Kenya’s Ruth Chepng’etich overcame extreme heat and humidity to win the world championship midnight marathon, in a grueling test of survival that saw nearly a third of the 70 starters fail to reach the finish line.
Chepng’etich, who has clocked the third fastest marathon of all-time, did not come close to matching that in the punishing conditions. Her winning time of two hours, 32 minutes, 43 seconds was the slowest ever to win the world championships.
Still, it was enough for a comfortable victory over Bahrain’s defending world champion Rose Chelimo, who settled for silver crossing more than a minute adrift.
Namibia’s Helalia Johannes completed the podium taking the bronze.
“I am very happy with the win and bringing back the gold to Kenya,” said Chepng’etich. “It was a tough race but I knew what to expect as I ran in Dubai.
“I trained for this weather running in the afternoon when the sun was high.
“I want to win another for Kenya in Tokyo.”
The opening day of the 10-day event began with the governing International Association of Athletics Federations (IAAF) issuing a statement that the marathon would go ahead despite concerns over extreme heat and athlete welfare.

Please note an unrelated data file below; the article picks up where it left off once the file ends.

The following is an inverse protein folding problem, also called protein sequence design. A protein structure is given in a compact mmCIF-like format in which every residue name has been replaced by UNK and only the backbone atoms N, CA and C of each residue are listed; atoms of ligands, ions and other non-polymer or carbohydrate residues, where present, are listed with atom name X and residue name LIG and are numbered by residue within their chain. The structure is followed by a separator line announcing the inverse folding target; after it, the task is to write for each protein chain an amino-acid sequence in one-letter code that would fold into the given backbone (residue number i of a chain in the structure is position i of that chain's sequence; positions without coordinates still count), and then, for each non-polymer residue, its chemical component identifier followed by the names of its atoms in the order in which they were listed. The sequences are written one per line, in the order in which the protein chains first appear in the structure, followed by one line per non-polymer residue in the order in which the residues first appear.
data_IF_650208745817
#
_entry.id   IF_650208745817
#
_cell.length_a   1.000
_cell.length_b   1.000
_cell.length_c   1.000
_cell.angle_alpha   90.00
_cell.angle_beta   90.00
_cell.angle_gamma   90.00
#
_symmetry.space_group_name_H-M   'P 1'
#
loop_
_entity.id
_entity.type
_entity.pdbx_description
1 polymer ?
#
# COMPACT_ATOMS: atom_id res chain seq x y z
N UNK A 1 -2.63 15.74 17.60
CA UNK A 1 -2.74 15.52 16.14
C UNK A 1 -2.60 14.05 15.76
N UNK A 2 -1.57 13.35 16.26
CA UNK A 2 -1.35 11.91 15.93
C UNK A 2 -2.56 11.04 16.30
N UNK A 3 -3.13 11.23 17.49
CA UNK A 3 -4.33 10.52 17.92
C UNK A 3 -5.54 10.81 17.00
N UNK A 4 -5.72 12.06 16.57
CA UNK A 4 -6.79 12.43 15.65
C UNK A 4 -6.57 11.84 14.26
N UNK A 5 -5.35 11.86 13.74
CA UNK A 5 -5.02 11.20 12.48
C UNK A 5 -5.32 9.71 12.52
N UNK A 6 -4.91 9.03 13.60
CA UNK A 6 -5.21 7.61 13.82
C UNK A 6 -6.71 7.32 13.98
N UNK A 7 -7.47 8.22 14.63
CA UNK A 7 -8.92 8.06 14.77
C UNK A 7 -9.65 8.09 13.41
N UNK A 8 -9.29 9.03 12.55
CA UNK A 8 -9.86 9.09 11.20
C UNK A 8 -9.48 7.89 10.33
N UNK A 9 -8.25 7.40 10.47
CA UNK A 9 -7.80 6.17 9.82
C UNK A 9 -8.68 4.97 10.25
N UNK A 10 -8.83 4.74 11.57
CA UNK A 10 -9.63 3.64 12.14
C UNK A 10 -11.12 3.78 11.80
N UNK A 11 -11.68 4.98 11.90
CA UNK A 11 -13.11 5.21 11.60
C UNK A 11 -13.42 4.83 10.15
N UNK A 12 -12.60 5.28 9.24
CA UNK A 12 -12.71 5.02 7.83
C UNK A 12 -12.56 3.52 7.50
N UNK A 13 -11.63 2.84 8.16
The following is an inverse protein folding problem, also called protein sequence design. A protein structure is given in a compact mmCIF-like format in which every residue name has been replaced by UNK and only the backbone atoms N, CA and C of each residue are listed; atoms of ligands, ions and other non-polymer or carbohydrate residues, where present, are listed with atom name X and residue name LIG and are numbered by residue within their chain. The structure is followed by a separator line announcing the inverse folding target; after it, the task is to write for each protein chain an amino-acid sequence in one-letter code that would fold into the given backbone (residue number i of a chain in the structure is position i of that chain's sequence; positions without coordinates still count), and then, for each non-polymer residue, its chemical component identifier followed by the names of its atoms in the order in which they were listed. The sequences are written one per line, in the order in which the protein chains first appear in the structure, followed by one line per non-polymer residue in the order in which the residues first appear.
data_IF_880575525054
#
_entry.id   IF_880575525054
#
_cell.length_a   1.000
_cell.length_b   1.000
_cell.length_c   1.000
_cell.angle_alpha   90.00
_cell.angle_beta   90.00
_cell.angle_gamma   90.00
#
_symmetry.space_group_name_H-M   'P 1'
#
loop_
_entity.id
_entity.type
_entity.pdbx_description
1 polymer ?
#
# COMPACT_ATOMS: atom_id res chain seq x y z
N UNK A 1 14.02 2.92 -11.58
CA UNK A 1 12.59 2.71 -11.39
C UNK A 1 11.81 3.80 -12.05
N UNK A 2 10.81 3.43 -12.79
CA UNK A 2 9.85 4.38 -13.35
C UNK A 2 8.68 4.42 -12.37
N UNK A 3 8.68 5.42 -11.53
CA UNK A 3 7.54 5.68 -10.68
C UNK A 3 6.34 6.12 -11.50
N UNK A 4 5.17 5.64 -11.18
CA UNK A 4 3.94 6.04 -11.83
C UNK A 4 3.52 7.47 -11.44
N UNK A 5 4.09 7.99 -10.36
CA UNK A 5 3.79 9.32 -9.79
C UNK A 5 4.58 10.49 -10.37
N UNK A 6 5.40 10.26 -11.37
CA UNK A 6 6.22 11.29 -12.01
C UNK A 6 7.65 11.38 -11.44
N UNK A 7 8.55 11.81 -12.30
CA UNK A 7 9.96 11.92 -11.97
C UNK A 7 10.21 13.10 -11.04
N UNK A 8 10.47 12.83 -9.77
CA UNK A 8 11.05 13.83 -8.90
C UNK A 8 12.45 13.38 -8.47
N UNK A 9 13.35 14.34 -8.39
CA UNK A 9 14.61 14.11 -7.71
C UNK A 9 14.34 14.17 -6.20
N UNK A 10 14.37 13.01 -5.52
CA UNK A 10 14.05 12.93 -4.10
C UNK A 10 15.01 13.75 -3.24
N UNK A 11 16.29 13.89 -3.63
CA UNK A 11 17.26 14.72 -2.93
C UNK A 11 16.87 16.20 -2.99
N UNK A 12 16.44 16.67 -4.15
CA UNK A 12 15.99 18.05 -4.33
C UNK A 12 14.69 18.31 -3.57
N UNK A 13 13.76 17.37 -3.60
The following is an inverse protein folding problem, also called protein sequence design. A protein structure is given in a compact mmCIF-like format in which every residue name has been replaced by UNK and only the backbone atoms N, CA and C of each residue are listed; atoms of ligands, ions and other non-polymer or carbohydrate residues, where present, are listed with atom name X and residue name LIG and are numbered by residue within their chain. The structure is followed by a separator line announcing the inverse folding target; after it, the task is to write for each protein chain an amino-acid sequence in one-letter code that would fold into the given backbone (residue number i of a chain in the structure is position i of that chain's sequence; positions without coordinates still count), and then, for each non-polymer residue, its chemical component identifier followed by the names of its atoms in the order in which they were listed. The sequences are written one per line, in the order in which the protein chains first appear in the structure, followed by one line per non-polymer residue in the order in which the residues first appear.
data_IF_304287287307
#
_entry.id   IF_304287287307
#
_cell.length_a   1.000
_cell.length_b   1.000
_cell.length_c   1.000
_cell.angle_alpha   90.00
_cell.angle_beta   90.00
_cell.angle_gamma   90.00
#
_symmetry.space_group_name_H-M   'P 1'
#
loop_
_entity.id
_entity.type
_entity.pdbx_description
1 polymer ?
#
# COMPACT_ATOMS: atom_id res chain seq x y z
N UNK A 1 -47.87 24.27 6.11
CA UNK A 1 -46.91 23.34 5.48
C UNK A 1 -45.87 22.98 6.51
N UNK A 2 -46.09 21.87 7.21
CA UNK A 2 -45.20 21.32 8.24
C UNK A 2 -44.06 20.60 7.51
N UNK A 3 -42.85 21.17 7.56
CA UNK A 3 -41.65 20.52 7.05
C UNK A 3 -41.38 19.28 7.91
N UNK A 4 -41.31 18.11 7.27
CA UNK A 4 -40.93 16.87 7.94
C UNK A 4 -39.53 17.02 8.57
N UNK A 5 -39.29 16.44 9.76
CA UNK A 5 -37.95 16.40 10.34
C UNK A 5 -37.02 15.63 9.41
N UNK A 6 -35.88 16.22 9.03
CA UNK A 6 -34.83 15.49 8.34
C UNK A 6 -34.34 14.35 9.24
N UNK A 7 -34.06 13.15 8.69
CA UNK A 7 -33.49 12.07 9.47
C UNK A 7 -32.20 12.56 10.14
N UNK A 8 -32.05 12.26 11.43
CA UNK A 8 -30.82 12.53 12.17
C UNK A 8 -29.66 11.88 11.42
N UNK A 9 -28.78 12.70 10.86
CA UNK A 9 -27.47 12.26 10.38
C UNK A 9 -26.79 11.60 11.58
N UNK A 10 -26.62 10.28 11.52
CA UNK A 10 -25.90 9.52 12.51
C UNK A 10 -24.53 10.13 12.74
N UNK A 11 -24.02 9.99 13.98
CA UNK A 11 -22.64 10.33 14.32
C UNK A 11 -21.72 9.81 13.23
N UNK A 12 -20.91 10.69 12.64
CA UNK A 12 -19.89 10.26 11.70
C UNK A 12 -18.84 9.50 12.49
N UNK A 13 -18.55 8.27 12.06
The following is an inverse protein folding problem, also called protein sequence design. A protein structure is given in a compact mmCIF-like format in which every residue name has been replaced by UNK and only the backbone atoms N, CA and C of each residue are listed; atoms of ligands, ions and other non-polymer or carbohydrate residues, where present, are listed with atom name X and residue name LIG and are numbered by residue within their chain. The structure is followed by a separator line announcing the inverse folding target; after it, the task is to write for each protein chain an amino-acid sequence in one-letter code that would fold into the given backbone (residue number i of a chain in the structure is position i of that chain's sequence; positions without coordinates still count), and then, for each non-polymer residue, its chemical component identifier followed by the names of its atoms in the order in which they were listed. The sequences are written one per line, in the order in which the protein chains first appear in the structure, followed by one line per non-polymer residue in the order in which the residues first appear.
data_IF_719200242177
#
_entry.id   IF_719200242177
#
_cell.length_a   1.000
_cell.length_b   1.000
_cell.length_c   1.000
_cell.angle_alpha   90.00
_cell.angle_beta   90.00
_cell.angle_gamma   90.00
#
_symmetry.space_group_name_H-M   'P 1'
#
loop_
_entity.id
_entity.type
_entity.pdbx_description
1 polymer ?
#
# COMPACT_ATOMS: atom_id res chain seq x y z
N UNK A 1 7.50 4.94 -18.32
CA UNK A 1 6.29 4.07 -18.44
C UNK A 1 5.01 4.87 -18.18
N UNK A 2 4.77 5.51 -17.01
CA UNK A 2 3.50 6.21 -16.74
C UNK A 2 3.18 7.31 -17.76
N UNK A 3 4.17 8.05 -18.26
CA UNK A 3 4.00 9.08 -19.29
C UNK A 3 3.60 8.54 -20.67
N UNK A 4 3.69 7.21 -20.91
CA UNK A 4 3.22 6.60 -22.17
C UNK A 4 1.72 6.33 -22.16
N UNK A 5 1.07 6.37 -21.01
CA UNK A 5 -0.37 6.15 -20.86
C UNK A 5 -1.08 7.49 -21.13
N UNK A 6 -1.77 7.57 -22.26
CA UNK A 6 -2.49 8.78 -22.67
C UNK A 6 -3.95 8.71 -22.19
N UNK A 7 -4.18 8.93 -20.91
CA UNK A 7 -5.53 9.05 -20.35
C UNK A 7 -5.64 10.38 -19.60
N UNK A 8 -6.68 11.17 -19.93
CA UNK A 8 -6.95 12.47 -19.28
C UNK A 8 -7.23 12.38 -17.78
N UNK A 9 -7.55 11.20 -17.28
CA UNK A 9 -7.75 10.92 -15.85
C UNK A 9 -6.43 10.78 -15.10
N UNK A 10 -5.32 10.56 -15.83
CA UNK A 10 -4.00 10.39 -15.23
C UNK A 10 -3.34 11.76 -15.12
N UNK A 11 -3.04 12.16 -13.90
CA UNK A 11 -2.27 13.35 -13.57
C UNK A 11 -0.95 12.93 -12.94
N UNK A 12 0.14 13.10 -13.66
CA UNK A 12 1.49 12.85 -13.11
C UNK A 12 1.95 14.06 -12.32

As temperatures hovered in the mid-30s Celsius the runners waited their turn in the spotlight as the Emir of Qatar Sheikh Tamim bin Hamad al-Thani, with International Olympic Committee (IOC) president Thomas Bach sitting on one side and IAAF boss Sebastian Coe on the other, declared the championships open to an explosion of fireworks.
With the first gold medal of the championships up for grabs the women stepped up to the start line ready to tackle a steamy 26.2 miles (42.195 km) floodlit course along the waterfront of Doha’s famous Corniche promenade.
The race scheduled to begin one minute before midnight on Friday and finish in the early hours of Saturday saw the field head out right on the stroke of 12.
The midnight start tempered the sting of a searing sun but with the temperature sitting at 32.7C and the humidity index at 73% the conditions were right on the limit of what the IAAF said were allowable.
Despite IAAF assurances that athlete welfare was the top priority, some felt the conditions were so severe that the race should not have been run.
“The humidity kills you,” said Volha Mazuronak of Belarus. “There is nothing to breathe. I thought I wouldn’t finish.
“It’s disrespect towards the athletes.
“A bunch of high-ranked officials gathered and decided that it would take (the championships) here but they are sitting in the cool and they are probably sleeping right now.”